Known as the Father of Tennessee, James Robertson came to Tennessee in the 1770s after growing frustrated with his local government in North Carolina. He had heard about great land just west of the Appalachians and purchased a large tract from the Cherokee tribe. Before building Fort Nashborough, Robertson crossed the frozen Cumberland River with cattle in tow. It was Christmas Day when they finished their journey. A faction of the Cherokee, the Chickamauga, didn’t agree with the purchase of the land and attacked Robertson and his fellow settlers. He lost both of his brothers, two of his sons, and Robertson himself was shot in the foot and both wrists. He was later appointed to brigadier general of the United States Army by George Washington. Eventually, the attacks slowed and the population grew. Once Robertson and his family built a new brick home he assisted the federal government in land and treaty negotiations with different Native American tribes.
Old Hickory Boulevard
We’ll start with probably the longest and most obvious of roads. Old Hickory Boulevard gets its name from President Andrew Jackson. Jackson called Tennessee home and served as a senator and a justice on the state’s Supreme Court. Even though Jackson was known to get angry quickly, he was also known as a strong leader. Jackson lead a group of volunteers and was told to disband his troops. Instead of sending them on their way, he gave up his horses for the men who were unfit to walk. He then walked beside his troops and earned the nickname Old Hickory because his troops said he was “tough as old hickory wood.”
A popular bypass around Nashville, Briley Parkway is not named after current Mayor David Briley. It is, however, named after Metro Nashville’s first-ever mayor, Beverly Briley. He attended Vanderbilt and Cumberland Law School in the 30s and eventually became the youngest Tennessean ever admitted to the Bar. He also served in the Navy in World War II. During his time as mayor from 1963-1975, Nashville saw tremendous growth and received many generous federal grants.
Dr. D.B. Todd Jr. Boulevard
Connecting Clarksville Pike to Charlotte Avenue just west of the downtown loop, Dr. D.B. Todd Jr. Boulevard (formerly 18th Avenue) is named for the first ever black cardiovascular surgeon to work in Nashville. He also performed the first open heart surgery at Meharry Medical College. He served in the Army and was honorably discharged when the Chief of Surgery noticed his eagerness to become a doctor. The street was named for him in 1982, just 10 years after that historic surgery at Meharry.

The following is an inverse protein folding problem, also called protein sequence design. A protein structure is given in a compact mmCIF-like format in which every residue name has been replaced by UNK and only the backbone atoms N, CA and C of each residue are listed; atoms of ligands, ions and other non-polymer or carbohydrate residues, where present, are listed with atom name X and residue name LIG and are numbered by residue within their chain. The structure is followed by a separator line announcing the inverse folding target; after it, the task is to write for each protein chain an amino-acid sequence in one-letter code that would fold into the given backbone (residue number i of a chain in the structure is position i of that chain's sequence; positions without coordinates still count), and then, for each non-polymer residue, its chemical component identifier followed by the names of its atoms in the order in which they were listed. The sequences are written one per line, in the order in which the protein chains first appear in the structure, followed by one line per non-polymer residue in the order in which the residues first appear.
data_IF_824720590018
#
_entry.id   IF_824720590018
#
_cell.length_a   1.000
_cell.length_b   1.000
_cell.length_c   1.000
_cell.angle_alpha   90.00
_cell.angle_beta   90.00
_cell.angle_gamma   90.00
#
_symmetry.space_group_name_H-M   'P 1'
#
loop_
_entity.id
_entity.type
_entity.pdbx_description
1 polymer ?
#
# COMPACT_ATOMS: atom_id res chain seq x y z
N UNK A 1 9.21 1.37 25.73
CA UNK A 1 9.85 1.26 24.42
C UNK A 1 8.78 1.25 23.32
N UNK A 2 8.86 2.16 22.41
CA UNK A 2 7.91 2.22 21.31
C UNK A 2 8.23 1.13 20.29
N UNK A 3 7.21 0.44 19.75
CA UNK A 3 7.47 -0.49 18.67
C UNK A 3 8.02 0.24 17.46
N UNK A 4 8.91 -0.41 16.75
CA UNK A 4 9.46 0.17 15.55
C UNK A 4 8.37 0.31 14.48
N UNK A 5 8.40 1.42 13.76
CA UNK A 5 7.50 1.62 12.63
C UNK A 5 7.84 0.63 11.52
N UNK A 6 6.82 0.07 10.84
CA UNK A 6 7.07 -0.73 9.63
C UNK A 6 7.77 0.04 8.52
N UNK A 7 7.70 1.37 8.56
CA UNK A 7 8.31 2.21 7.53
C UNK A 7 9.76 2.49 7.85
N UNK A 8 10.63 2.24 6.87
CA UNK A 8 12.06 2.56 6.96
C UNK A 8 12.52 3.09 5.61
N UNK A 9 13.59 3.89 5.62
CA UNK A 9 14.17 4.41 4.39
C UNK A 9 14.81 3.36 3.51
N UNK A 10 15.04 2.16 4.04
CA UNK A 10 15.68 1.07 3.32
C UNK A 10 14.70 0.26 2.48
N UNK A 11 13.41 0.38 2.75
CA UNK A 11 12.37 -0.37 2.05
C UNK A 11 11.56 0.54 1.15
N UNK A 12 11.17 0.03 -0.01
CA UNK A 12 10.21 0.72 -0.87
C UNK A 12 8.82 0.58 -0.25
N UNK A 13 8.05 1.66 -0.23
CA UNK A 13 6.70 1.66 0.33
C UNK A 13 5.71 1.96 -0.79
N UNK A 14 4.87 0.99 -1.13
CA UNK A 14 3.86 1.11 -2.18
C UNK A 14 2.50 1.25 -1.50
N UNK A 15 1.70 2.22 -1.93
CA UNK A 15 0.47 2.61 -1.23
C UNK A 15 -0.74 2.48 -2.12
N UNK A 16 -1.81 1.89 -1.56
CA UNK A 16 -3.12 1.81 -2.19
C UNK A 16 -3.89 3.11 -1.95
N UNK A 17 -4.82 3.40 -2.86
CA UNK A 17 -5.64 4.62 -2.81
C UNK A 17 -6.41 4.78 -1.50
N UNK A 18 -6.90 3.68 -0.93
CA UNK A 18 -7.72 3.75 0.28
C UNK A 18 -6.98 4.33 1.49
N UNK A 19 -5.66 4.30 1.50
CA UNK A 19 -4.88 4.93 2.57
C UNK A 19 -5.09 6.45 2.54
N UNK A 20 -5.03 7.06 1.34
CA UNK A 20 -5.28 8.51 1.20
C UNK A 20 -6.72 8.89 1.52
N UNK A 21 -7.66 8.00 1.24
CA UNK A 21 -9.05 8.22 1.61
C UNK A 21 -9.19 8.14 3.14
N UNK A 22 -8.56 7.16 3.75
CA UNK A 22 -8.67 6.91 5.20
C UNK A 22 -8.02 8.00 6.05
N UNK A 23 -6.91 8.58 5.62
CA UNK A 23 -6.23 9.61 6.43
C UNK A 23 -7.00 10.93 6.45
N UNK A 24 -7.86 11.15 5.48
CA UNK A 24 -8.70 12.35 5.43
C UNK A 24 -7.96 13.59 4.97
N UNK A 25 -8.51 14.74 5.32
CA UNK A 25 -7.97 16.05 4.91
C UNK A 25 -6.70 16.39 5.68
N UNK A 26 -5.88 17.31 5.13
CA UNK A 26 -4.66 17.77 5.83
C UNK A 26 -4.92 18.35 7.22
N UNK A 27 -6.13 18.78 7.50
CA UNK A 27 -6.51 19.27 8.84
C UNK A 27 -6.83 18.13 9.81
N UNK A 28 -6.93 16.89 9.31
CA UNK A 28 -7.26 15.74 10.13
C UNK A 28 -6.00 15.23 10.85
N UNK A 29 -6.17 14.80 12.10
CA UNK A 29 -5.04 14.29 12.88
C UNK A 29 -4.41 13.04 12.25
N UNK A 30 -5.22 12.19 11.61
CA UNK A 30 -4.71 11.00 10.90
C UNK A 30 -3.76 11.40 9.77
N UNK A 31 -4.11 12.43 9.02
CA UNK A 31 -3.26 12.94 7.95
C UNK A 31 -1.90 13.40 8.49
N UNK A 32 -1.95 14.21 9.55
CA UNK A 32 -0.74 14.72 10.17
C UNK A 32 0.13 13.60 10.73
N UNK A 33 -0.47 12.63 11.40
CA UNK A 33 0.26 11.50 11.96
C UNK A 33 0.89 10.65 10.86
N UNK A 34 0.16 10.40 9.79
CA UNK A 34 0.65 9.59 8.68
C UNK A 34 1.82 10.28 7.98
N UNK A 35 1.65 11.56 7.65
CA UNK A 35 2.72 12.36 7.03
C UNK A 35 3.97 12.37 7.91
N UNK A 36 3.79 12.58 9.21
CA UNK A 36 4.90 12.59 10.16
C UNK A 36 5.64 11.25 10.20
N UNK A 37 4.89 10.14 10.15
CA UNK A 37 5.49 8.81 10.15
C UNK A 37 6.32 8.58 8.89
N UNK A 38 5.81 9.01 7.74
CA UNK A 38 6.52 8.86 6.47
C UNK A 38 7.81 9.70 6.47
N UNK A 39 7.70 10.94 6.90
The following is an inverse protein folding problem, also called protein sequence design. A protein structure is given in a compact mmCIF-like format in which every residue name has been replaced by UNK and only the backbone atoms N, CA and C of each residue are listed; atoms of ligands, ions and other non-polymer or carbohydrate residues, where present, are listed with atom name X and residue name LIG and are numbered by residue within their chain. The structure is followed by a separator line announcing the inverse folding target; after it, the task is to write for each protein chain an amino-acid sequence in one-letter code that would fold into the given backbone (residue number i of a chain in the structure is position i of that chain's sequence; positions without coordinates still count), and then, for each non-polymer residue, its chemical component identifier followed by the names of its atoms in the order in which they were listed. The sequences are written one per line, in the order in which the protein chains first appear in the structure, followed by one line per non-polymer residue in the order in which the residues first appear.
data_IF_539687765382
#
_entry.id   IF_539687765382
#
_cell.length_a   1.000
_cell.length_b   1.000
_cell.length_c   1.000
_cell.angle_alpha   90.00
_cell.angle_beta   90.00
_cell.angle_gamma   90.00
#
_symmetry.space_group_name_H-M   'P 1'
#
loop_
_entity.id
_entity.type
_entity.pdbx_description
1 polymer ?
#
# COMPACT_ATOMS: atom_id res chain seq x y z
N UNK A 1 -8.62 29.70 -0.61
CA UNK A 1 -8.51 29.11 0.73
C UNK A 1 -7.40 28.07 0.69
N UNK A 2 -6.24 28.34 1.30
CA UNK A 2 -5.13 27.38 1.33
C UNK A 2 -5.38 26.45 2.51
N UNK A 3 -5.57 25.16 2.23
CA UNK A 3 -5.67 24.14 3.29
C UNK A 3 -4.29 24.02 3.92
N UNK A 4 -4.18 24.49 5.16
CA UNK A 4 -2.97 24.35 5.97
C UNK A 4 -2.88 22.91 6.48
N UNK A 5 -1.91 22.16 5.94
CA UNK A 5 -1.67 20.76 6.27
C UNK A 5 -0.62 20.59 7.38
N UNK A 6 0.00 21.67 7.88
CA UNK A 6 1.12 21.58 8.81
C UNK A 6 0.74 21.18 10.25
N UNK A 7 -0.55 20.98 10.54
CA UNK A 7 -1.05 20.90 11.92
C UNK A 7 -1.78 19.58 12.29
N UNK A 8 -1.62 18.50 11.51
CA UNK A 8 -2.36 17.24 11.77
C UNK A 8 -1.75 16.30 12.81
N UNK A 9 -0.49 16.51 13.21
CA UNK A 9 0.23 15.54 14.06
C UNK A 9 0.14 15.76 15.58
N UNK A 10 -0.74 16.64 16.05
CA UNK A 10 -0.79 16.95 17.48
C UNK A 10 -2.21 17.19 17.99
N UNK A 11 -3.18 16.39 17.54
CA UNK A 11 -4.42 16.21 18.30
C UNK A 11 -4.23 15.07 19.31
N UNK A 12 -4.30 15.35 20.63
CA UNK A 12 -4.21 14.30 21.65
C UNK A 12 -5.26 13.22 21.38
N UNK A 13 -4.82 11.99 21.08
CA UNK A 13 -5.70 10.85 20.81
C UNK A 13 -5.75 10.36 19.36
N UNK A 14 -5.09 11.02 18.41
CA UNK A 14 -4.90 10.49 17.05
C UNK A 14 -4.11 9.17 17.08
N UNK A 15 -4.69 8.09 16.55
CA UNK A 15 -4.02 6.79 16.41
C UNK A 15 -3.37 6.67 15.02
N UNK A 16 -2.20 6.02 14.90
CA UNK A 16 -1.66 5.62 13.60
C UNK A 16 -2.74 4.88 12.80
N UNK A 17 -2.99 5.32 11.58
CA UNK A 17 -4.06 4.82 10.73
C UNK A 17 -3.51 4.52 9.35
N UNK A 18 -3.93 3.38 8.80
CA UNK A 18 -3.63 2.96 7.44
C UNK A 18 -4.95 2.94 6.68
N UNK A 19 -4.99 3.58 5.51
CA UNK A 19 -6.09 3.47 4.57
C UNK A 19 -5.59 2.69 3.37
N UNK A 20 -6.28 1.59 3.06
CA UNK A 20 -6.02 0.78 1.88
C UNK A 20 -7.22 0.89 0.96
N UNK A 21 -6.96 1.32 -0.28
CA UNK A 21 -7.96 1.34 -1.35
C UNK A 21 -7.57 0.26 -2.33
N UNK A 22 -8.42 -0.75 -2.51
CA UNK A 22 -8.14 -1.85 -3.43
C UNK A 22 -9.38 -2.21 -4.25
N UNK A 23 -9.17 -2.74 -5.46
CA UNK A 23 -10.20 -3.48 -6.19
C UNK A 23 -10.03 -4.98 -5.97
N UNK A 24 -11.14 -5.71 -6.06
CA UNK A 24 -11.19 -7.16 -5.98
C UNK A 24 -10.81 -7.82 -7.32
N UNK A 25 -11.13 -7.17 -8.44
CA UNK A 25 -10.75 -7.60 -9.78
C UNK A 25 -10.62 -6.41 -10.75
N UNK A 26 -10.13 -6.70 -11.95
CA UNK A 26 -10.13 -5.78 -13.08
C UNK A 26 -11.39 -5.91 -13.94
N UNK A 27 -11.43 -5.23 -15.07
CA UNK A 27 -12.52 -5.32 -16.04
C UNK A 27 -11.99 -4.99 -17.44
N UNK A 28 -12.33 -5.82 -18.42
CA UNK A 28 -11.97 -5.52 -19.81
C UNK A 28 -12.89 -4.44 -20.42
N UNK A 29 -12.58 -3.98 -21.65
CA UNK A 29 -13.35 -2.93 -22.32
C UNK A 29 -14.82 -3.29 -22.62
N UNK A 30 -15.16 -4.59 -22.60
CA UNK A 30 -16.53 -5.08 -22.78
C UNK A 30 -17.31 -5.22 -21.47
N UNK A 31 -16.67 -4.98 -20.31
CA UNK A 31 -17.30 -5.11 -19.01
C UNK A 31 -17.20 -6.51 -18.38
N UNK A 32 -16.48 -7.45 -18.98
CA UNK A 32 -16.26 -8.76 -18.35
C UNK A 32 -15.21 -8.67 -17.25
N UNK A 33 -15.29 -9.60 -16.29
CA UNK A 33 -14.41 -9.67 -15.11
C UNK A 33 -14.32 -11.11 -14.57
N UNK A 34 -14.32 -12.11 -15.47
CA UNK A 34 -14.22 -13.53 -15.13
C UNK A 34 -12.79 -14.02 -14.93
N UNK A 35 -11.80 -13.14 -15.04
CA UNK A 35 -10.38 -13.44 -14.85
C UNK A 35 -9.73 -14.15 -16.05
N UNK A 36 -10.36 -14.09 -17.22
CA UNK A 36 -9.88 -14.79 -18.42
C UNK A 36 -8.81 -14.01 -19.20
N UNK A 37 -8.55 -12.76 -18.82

Harding Pike, which passes by Belle Meade Plantation, is named for John Harding. He was a southern planter that owned more than 1300 acres around the plantation. He also bred and raced thoroughbreds. A blacksmith shop, a grist mill and a sawmill were also run on the plantation’s property. The plantation was turned over to his son, William, after his death. William grew the plantation to more than 5,400 acres.
Colonel John Donelson was one of Nashville’s earliest settlers. He was also a well-known ironmaster, city planner and politician. He, along with James Robertson (more on him later), co-founded Fort Nashborough in the early 1780s. Fort Nashborough later became Nashville. Donelson’s daughter, Rachel, married Andrew Jackson. And, yes, the city of Donelson is named after Col. Donelson as well.
Known as the first settler of Nashville, Timothy Demonbreun, or Jacques-Timothee Boucher, Sieur de Montbrun, was a French-Canadian fur trader. He first came to the Nashville area in his teenage years, about 1760. He had two families, one in Illinois and one in Nashville. By about 1800 he had more than 15 employees at his mercantile business where he sold and traded window glass, paper, cured deer hides, and buffalo tongues. He built his final home where 3rd and Broadway currently intersect. There’s a monument dedicated to him near Fort Nashborough overlooking the Cumberland River.
Both Ellington Park and Ellington Parkway are named for Buford Ellington who served as governor of Tennessee from 1959-1963 and again from 1967-1971. A native Mississippian, Ellington set his Tennessee stakes in Marshall County, where his wife was originally from. He was a political player in the 40s and 50s, even serving as campaign manager for Frank Clement. He was also a longtime friend of Lyndon B. Johnson. During his time as governor, he raised teacher wages, didn’t raise taxes, and consolidated several state departments. His two terms were very different when it came to race relations. During his first term, he said he was an “old-fashioned segregationist.” However, during his second term, he said it was “time to bury the word and practice of segregation.” Ellington appointed the state’s first African American cabinet officer and created the Tennessee Human Relations Commission.
Granny White Pike
Yes, Granny White was an actual grandmother. Lucinda White settled in the Oak Hill area in the early 1800s. She was widowed in the early 1780s after her husband was killed by Native Americans. She was left to raise two children by herself and she was nearly poor. In 1800, she picked up and moved 800 miles with those two kids. They went over the Appalachian Mountains in an ox cart. On the way to Nashville, they stopped two different times and baked ginger cakes and bread to make enough money to get by. After three years of traveling, she finally stopped in Nashville and bought 50 acres of land for $300. She ran a tavern in the area that became known for its good food, comfortable beds, and brandy. It was a common stagecoach stop between Louisville and New Orleans. You can visit her grave, which is just off the pike that bears her name.